Suburbia is a collective effort to lead a private life


“Blakely and Snyder raise the question, “Can there be a social contract without social contact?” We respond by noting that gated communities operate by an implicit social contract—they serve to minimize unsolicited social contact. Gated communities represent the continued evolution of an Anglo-American movement toward private environments that originated in mid-19th century Britain (Fishman 1987; Lang 1995). The paradox of how [-p.875] suburbanites form a social consensus around so anticommunitarian a belief as privacy is captured in Lewis Mumford’s observation that “suburbia is a collective effort to lead a private life” (Mumford 1938, 412).” (pp.874-875)

Ref: (emphases in blue bold) Robert E. Lang & Karen A. Danielsen (1997): Gated communities in America: Walling out the world?, Housing Policy Debate, 8:4, 867-899

Reference is to: Fishman, Robert. 1990. Megalopolis Unbound. Wilson Quarterly 14(1):25–45.

Lang, Robert. 1995. Hallowed Homes: The Religious Origin of Suburban
Domesticity in 19th-Century Britain. Paper presented at the annual meeting
of the American Sociological Association, Washington, DC, August 17–20.

Mumford, Lewis. 1938. The Culture of Cities. New York: Harcourt, Brace.

The narrative uses of violence


Here’s another one of those articles I really liked: Steffen Hantke‘s (2001) ‘Violence incorporated: John McNaughton’s Henry: Portrait of a Serial Killer and the Uses of Gratuitous Violence in Popular Narrative’.

In it, Hantke uses the film, Henry: Portrait of a Serial Killer, to consider the uses of gratuitous violence in popular narrative. He considers the function(s) of violence in narrative and the way in which such functions engage and reassure the audience… really interesting!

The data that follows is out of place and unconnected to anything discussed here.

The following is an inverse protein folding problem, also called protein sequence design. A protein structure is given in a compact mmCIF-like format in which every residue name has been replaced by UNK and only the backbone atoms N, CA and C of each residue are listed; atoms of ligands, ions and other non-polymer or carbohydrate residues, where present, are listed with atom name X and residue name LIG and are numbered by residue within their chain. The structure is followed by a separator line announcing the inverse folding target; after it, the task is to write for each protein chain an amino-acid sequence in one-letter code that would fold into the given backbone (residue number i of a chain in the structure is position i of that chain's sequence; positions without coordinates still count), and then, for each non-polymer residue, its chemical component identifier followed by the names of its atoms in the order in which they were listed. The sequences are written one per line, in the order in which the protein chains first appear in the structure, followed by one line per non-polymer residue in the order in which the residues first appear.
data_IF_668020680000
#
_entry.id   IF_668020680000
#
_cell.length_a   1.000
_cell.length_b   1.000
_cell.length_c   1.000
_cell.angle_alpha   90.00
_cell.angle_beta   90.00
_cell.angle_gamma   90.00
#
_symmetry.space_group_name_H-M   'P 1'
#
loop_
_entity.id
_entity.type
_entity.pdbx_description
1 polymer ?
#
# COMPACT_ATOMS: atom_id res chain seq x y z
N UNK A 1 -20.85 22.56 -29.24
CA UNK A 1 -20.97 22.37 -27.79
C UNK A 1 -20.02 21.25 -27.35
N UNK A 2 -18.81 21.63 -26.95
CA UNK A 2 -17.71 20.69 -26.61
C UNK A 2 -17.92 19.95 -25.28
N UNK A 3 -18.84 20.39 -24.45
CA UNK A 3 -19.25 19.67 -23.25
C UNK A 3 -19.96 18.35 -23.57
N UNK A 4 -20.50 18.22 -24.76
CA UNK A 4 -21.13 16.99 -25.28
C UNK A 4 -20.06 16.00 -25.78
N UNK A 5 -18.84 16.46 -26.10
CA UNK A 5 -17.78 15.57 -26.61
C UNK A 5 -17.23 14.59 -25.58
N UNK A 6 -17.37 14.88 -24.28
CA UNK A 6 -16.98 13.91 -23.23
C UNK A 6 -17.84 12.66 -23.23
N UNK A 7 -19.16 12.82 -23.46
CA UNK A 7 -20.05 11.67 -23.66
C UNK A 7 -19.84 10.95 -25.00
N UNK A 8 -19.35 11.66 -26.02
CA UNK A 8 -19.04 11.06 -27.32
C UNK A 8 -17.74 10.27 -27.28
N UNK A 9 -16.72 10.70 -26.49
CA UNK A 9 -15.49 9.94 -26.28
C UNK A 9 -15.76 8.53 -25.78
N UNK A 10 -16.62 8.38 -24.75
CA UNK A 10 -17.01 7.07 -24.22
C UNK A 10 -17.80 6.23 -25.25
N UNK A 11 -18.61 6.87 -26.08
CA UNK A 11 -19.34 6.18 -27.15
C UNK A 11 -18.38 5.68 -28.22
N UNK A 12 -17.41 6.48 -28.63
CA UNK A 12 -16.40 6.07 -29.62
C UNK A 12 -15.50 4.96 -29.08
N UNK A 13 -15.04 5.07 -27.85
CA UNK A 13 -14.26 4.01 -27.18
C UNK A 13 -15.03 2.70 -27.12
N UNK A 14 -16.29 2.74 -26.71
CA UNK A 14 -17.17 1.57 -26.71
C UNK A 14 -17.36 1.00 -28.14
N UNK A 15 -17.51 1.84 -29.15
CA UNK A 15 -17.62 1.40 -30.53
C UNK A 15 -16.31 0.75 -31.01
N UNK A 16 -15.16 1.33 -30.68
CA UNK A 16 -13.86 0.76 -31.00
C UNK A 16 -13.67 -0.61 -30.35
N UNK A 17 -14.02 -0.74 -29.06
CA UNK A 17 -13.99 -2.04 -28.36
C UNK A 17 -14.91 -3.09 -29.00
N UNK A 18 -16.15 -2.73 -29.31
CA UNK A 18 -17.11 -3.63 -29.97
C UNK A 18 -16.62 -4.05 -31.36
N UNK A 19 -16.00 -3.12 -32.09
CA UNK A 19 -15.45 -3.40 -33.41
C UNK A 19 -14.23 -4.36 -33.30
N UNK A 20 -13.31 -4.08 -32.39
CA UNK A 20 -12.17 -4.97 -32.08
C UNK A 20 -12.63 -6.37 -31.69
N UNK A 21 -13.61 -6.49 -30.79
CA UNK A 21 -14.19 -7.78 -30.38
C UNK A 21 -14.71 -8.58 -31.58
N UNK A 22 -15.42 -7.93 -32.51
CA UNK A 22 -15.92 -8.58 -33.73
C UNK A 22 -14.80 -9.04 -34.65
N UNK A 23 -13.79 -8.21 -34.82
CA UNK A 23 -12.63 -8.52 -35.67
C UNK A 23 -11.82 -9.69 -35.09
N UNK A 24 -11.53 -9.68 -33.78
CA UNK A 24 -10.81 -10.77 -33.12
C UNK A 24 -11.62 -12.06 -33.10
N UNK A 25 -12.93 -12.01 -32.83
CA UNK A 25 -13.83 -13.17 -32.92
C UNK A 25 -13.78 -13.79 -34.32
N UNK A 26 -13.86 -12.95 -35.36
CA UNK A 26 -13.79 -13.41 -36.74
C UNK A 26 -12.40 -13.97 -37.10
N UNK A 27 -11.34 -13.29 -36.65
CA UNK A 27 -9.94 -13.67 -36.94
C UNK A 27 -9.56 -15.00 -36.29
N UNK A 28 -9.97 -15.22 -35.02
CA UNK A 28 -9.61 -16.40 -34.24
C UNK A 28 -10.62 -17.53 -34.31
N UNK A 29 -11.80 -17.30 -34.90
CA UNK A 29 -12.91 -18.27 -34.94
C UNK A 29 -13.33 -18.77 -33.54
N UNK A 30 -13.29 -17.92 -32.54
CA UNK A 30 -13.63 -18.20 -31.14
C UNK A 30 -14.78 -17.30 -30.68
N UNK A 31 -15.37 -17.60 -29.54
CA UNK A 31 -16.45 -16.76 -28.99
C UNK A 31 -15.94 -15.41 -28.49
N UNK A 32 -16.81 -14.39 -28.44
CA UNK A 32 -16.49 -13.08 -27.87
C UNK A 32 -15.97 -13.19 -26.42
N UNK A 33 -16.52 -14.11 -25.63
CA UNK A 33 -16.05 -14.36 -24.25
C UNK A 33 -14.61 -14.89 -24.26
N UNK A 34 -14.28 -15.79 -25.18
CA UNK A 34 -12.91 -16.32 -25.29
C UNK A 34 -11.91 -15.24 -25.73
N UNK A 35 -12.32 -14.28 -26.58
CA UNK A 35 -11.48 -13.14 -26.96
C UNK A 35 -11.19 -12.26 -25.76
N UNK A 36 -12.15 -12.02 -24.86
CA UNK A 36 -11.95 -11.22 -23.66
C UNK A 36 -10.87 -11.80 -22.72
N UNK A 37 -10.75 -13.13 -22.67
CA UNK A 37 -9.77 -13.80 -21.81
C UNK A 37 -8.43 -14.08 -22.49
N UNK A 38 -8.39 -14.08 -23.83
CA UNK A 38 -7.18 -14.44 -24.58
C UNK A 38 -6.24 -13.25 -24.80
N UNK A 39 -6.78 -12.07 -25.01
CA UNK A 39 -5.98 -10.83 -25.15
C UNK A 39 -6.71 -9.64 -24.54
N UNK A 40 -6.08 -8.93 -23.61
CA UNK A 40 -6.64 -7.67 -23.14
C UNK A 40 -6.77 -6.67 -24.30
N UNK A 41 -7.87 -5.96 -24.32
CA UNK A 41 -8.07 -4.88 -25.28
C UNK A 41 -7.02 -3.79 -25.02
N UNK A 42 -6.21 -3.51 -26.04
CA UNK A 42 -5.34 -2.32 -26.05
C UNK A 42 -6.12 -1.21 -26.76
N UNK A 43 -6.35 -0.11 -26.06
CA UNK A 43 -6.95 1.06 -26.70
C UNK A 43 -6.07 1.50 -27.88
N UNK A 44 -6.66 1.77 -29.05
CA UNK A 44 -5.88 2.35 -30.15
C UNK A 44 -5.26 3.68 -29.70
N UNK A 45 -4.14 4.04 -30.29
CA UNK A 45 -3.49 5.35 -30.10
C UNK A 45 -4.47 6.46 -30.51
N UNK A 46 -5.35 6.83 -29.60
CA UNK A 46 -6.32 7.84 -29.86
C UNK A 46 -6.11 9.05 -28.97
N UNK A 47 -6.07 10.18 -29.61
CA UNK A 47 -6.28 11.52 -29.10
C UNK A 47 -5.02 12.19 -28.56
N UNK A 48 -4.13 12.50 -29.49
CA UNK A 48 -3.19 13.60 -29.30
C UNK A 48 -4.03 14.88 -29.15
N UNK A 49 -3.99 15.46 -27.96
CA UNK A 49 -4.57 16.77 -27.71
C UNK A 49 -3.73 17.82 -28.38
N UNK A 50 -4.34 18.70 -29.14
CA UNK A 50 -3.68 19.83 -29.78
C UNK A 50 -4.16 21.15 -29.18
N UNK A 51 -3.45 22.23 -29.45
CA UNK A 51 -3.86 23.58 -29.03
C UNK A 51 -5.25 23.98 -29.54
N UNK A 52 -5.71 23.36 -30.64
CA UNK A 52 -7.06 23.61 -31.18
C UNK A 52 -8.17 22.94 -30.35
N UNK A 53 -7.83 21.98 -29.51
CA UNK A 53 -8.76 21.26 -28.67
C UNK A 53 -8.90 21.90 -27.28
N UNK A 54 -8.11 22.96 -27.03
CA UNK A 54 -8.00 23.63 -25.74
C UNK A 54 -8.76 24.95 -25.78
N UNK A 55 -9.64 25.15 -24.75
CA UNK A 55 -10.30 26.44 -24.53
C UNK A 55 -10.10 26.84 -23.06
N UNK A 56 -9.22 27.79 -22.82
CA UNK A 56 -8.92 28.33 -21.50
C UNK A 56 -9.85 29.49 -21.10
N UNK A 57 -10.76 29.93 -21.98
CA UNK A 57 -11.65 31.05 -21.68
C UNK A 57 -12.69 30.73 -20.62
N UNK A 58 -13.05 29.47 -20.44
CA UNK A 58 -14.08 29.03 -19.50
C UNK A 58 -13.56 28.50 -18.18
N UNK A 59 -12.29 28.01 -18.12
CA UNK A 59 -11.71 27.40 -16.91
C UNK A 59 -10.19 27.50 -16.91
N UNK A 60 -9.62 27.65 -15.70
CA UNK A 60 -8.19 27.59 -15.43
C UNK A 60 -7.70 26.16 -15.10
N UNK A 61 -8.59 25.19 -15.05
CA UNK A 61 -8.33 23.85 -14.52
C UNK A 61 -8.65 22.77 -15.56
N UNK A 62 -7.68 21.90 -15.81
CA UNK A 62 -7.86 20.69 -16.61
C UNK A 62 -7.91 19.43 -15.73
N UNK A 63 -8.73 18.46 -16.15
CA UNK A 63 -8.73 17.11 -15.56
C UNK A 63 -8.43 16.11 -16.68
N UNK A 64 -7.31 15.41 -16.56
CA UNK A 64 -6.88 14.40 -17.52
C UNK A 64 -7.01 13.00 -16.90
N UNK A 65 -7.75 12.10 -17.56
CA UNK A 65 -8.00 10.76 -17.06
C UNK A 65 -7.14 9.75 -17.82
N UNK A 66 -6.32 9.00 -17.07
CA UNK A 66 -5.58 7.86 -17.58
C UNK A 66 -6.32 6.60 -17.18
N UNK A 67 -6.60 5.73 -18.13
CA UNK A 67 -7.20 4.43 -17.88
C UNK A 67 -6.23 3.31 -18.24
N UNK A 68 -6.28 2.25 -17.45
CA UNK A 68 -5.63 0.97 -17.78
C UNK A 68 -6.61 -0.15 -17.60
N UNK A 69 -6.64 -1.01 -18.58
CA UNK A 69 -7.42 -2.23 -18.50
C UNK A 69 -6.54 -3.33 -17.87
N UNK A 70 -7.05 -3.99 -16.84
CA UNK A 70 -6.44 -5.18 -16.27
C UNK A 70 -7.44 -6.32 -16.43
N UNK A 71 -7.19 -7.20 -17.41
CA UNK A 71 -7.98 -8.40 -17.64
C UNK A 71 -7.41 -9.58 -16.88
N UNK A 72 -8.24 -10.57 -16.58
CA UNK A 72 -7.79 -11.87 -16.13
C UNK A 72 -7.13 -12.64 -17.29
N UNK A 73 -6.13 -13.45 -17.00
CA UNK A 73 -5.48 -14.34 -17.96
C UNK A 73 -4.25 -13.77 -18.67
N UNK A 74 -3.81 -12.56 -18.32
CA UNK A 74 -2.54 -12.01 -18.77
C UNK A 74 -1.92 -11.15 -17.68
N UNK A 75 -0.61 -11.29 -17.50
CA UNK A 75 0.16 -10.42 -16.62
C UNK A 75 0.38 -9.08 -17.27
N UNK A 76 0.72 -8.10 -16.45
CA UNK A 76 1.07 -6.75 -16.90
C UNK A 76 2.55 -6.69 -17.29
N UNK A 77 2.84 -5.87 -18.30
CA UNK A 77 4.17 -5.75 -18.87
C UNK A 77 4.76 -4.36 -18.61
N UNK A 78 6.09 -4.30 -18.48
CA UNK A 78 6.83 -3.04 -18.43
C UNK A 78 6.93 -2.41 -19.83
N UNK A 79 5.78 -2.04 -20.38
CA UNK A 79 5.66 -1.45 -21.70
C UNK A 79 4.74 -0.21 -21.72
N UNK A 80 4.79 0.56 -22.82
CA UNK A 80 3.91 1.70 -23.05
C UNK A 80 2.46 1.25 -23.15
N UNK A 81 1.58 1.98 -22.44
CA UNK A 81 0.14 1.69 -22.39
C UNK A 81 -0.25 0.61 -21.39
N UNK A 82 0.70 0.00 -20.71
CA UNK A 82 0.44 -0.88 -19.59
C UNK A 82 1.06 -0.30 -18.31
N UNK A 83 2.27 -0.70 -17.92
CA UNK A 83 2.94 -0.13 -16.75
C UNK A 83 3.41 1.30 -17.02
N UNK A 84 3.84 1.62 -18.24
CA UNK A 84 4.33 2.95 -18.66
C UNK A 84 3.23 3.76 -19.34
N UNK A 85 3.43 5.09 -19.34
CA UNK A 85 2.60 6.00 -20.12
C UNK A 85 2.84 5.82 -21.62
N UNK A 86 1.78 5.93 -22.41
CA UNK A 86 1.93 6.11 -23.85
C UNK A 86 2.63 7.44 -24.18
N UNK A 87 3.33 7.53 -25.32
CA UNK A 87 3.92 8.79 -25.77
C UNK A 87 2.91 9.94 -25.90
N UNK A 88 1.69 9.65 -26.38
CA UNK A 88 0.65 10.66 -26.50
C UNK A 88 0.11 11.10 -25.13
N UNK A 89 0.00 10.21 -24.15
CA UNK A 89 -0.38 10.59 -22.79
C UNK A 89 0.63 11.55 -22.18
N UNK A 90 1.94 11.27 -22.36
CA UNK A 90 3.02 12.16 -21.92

Hantke begins: “The current public discussion of media violence is shaped by two fundamental assumptions. One supposes that representations of violence reflect the steadily rising level of violence in society, while the other assumes that representations either cause or at least significantly contribute to the increase of violence.” (p.29)

“What I aim to do,” he explains, “…is to intervene on the microscopic level, tracing the rules of discourse regarding the representation of physical violence in a specific text and then drawing conclusions from this example regarding the larger cultural discourses surrounding it.” He does this by analysing a text that ‘breaks the rules’, as it were, around representations of violence: John McNaughton’s Henry: Portrait of a Serial Killer

Hantke argues “that all consumers, regardless of their demographic niche, want, or are willing to tolerate, a certain degree of violence, if portrayed in a certain manner, justified by certain moral imperatives, and legitimized by certain narrative structures – violence, in other words, that has been socially and culturally sanctioned by the proper forms of aesthetic coding.” (p.32) “The absence of these ‘proper’ forms of aestheticization,” he declares, “is exactly what makes McNaughton’s film Henry such an unsettling experience for the audience.” (p.32) It is a film that deploys violence “without the expected legitimation [of that violence]. Violence, in other words, exploited rather than employed. Gratuitous violence.” (p.34)